fessed a good profession before many witnesses.” And also a greater than Timothy, one greater than all, our Great High Priest, Christ Jesus, who before Pontius Pilate witnessed a good confession. We find in 2 Corinthians ix. 13, that it means “a professed subjection to the gospel," or a rendering obedience to its requirements. . In Hebrews x. 23, it is styled the "profession of our faith, or hope, i.e. the Christian religion; in the 3rd chapter and lst verse of this Epistle, the high priest, whom we profess to own as our Master, i.e. Christ Jesus, is said to be the apostle of our profession. In our text, the profession is put for the thing professed, the Christian religion. Such is our definition. Now, many tell us that there is too much profession with the lip, and too little practice of religion in the life. This may be true and the fashion of the world. But we are not to discuss the attributes of the counterfeit, but to describe the characteristic of the reality. A real Christian profession must imply both the act and the performer. Something is done, and to be done, by one who avows his tenets. In the 3rd chapter and lst verse of this Epistle, we read of "holy brethren,”-not sinners, who are partakers of the heavenly calling," and such are exhorted to consider the Apostle and High Priest of their profession, Christ Jesus. It is obvious that such a fraternity must be a pious one, and that every one, whom we may meet with in daily life, does not belong to this community. If a dissolute and degraded character with whom you may come in contact in the streets, were to exclaim in your hearing, “I'am a professor of Christianity,” you would either consider the party insane, or profanely mocking religious subjects. Some one, however, may remark to you, that the individual who has obtruded upon your notice, notwithstanding his strange conduct, is, nevertheless, a nominal Christian. He says of him, “I recollect when he was baptized. In fact, I was a witness at the font.” But what of all that! Does the certainty of the man's admission into the pale of the Christian church prove that he, let his conduct be what it may, is entitled to the denomination of a Christian character? If not, then such profession is vain. It is worse than hypocritical-it is manifest ungodliness. Here is a person openly showing you that the principles which he has inculcated, and by which he is impelled to action, are not derived from the Christian system. As to practical purposes, he might as well have been born in a foreign land where the religion of Jesus is "either unknown or derided. You may, in truth, tell the man that he is a very inconsistent person ; for, the Bible teaches “all that name, the name of Christ to depart from iniquity;" and “that if any man have not the spirit of Christ, he is none of his." It is plain, however, that either the man is deluded, or, that he is attempting to delude others. And, then, there is another class of men, which, in the walks of public life, must not pass unnoticed. They say, "We make no profession at all, and that is the end of the matter. The religion of Jesus may be a very excellent system of moral truth, for aught that we know to the contrary; but, we do not understand it. And, if we declared we did, and asserted that we were living piously, we should be arrant hypocrites. Our lives are such-and we cannot help it—as not to be in accordance with the requirements of the Christian profession.” Now, it is precisely with such a class of persons that the Christian ministry is called earnestly to deal. With individuals who avow such sentiments, we thus expostulate. If you are not professors of Christianity, it is high time you were, for you are imperceptibly posting your way to eternity. And in your career, notwithstanding your candour, you are somewhat inconsistent ; for, you would not like to be desig. nated as infidels. If so called, you would feel yourselves insulted. Though you say that you do not profess the Christian religion, you dare not deny it. And the fact of the matter is, my brethren, that you are related to your God by a tie of obligation that no power in this universe can dissolve. To be willingly ignorant of his will, when the knowledge of it is essential to your moral nature, is highly criminal; and to be recklessly negligert in Christian duty, when your eternal welfare depends upon its right performance, is with respect to your best and undying interests, virtually suicidal. It is quite right to be transparent in your conduct ; but, unless that conduct be in strict conformity to God's law, remorse of conscience, agony of despair, and irremediable woe, must be your sad portion in the destiny of this universe.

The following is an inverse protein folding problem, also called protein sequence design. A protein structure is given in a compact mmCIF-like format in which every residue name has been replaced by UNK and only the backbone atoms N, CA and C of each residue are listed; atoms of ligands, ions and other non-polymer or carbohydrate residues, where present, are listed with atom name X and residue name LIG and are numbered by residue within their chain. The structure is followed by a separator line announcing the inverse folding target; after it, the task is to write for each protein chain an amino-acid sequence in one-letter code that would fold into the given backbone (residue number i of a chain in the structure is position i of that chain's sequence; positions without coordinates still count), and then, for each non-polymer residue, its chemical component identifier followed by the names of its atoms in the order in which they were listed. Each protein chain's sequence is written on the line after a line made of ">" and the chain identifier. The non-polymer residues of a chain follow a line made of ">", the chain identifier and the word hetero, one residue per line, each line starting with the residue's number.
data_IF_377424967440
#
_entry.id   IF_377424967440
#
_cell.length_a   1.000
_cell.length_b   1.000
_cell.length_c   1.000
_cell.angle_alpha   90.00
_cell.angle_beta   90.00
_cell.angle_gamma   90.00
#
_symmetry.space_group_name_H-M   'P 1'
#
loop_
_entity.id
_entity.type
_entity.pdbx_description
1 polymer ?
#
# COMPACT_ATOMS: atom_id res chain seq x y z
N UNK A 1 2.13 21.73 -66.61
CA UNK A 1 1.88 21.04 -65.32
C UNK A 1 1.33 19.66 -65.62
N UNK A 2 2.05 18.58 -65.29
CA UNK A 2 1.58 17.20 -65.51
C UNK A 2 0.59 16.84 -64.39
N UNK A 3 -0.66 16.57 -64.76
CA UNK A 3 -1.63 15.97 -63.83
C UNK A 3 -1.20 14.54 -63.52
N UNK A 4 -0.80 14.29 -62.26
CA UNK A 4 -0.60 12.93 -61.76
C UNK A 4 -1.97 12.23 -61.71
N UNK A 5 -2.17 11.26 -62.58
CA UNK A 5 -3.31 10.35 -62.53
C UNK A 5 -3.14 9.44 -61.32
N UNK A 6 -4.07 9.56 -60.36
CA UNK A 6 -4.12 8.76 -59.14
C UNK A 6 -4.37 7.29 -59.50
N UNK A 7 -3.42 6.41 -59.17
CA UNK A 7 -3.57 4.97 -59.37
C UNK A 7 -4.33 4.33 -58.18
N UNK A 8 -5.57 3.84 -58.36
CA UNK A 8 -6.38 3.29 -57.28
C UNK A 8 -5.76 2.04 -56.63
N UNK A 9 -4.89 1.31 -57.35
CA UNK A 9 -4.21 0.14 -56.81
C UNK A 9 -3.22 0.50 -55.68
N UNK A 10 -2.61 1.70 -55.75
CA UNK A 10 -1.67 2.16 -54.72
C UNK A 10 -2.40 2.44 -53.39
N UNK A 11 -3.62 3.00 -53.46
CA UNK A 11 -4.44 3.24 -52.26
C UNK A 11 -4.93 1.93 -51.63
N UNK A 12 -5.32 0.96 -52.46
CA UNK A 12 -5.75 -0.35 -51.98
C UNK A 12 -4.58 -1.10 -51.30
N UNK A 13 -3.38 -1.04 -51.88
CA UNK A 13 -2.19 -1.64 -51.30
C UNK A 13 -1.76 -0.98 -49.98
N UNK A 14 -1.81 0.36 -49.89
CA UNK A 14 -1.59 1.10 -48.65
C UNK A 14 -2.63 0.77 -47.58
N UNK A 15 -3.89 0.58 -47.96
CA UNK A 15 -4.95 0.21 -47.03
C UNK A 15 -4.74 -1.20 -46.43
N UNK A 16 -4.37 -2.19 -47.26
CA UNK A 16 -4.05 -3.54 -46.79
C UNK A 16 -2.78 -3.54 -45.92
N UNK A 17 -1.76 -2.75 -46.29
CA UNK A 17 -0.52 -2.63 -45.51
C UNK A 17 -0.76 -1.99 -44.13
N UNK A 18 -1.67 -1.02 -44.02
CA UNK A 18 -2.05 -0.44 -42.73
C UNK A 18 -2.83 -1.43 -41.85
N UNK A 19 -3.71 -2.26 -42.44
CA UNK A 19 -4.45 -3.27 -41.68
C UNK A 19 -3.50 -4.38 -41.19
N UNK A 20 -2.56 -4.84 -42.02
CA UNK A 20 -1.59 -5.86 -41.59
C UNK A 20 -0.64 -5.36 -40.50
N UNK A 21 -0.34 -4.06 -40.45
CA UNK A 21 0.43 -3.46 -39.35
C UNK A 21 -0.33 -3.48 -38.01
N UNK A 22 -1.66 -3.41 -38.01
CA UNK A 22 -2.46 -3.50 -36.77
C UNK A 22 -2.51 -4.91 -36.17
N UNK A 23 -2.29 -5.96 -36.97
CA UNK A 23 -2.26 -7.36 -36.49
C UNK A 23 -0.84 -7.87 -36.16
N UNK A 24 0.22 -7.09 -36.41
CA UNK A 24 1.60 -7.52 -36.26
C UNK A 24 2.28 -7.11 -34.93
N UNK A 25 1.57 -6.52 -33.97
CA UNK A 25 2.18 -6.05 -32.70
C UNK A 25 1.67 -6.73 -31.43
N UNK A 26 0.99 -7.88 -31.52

But there are some who think that to live without God in this world is practical infidelity; a debasement, to which no mind but that which is radically bad or perverted, can condescend to stoop. They listen to good advice, and attend on the means of grace; their devotion is comely and externally proper in the sanctuary, and their attention is invited to the expositions of God's faithful minister. They become enlightened. An intimate acquaintance with God's word and men's duty is formed. The Bible is read with interest; a perception into the depravity of the human heart is realized, a consciousness of guilt is felt, and a sense of danger is experienced. They become decided for God and the Christian profession. They resolve to do their duty-to seek deliverance from sin, its guilt, power, and penalty ; to have "their fruit unto holiness; that their end may be everlasting life. Such receive the gospel, “not in word only, but in power, and in the Holy Ghost, and in much assurance."